The Clean Energy Jobs Act
Capacity Market Reform
Cleaner, Cheaper Energy Reserves for Northern Illinois
Capacity Market Reform
Consumers not only pay for the energy they use every hour of each day, but for the past decade they have also been paying power plants to be “on call” for just the top 5-10 hours of electricity usage each year. In the ComEd utility territory in Northern Illinois, those “Capacity” charges now cost customers more than $1.7 billion per year, have grown to make up more than 20% of customers’ electric bills, and are primarily sent to fossil fuel power plants.
In fact, these payments are the primary reason why our grid has been slow to decarbonize. Fossil fuels struggle to compete against increasing renewables in the normal market, and have turned to rely on this capacity market to make up their lost profits, keeping around uneconomic plants. They have been helped by the Trump administration, who are in the process of changing the rules to ensure that even if consumers and states want to pursue renewable energy, customers would still be charged higher and higher capacity payments to preserve the profits of coal and gas plants to keep them online.
Empower Illinois to avoid Trump Rate Hikes
Existing capacity market rules allow a state to take over and run their own capacity auction if they do not approve of how the grid operator is doing it.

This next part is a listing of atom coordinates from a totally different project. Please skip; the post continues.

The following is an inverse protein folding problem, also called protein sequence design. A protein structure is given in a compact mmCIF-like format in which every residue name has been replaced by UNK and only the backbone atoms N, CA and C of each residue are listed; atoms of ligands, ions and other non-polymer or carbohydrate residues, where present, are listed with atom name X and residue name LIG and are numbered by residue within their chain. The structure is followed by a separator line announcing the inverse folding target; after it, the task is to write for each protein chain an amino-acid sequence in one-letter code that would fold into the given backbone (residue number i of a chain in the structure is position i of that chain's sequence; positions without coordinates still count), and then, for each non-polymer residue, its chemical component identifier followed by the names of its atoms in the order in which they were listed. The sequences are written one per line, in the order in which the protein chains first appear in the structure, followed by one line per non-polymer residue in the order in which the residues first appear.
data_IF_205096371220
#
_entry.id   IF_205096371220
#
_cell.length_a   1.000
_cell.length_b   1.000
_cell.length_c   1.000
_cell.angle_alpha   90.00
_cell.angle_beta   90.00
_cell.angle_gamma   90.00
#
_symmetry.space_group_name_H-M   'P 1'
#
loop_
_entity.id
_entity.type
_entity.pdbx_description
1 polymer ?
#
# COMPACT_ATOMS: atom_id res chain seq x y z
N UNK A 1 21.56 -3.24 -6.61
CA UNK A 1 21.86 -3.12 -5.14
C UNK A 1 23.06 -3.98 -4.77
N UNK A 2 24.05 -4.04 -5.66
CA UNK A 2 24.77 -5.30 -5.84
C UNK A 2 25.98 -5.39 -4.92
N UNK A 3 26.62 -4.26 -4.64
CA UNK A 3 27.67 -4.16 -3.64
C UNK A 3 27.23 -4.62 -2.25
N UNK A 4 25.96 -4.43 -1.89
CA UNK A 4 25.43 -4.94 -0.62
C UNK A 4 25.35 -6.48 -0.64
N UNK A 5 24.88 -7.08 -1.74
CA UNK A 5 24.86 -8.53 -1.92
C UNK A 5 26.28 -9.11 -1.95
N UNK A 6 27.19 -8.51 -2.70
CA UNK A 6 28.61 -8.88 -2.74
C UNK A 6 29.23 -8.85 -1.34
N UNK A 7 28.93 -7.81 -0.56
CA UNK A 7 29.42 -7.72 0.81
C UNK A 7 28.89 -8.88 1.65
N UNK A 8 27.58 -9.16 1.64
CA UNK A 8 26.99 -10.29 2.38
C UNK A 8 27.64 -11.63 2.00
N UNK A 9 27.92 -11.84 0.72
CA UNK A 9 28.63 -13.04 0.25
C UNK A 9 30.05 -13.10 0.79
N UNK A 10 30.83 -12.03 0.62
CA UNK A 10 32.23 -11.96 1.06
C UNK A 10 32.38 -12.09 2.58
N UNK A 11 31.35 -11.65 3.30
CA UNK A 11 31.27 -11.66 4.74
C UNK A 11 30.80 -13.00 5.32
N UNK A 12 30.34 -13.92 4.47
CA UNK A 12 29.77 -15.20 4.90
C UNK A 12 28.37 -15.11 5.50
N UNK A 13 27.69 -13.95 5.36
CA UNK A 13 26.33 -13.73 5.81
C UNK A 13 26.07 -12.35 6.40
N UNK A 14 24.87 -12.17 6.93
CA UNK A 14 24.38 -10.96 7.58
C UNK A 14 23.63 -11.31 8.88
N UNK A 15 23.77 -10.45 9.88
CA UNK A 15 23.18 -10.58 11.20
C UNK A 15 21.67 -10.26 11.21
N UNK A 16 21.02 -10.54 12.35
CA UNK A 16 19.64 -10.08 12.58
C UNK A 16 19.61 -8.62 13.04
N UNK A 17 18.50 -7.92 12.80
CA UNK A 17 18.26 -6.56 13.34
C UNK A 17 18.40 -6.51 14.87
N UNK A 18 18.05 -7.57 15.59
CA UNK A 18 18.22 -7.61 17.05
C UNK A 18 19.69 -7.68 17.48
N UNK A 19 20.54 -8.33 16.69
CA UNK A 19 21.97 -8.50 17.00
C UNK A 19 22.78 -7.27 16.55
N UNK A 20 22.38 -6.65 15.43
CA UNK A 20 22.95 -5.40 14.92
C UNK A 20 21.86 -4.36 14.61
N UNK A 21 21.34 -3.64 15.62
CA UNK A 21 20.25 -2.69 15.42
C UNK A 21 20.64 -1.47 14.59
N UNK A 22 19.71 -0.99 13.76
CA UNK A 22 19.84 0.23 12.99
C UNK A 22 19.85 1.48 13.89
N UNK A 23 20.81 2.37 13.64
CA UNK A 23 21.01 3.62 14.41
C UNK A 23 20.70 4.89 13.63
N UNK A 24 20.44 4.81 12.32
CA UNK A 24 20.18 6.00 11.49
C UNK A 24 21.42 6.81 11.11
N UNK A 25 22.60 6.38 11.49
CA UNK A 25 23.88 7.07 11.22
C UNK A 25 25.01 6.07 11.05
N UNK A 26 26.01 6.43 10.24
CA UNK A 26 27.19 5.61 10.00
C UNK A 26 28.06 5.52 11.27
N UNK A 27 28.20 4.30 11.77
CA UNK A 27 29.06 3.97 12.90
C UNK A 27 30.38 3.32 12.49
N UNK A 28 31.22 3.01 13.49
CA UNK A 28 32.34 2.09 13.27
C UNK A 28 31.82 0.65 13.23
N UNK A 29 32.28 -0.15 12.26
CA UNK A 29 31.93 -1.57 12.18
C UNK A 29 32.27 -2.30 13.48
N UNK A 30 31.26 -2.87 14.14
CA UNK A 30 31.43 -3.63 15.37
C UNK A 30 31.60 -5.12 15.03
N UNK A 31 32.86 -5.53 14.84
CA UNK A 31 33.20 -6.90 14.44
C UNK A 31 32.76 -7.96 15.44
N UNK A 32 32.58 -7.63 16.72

The Illinois Power Agency (IPA) has years of experience successfully running energy auctions and, under CEJA, would take over ComEd’s capacity market procurements.
By running our own auction, Illinois can procure only the amount of capacity we actually need rather than paying for an unnecessary surplus, creating savings for customers.
CEJA also builds in a consumer savings mechanism to guard against increased costs and ensure prices paid in the auction are fair.
Under the Trump Administration’s new rules, Illinois’s renewables will not count toward our needed capacity. CEJA ensures our renewable resources are appropriately counted so we don’t double-pay for our renewables plus unnecessary dirty capacity.
If Illinois takes over the capacity market, the IPA can prioritize clean energy resources first, reducing pollution from coal and gas plants that rely on the capacity market for revenue since they struggle to compete in the energy market otherwise.
A State-run capacity market would allow Illinois to also pursue innovative new approaches to energy, such as leveraging more energy storage, smart buildings, and renewable energy to meet our goals.
Federal Overreach and State Sovereignty
CEJA prevents a federal body from overriding our state’s clean energy priorities and allows us to build on the Future Energy Jobs Act with continued expansion of the state’s renewable industry, jobs, and economic benefits. We shouldn’t let the Trump administration's legacy dictate our clean energy future.
How is it paid for?
An Illinois capacity market would reduce the amount of money Northern Illinois customers pay on their electric bills. CEJA builds in a guaranteed savings of approximately $250 million per year, which can be redirected to cover the costs of renewable energy expansion, as well as other CEJA investments if needed.
Why is it urgent?
Illinois must act now to avoid being locked in to higher rates for the next five years.The IPA may need a year to prepare a capacity auction. The first PJM auction under the harmful new FERC rules will likely take place no later than March 2021. Two more subsequent auctions will follow quickly thereafter. A state-run procurement would allow us to avoid locking in higher rates until 2025.
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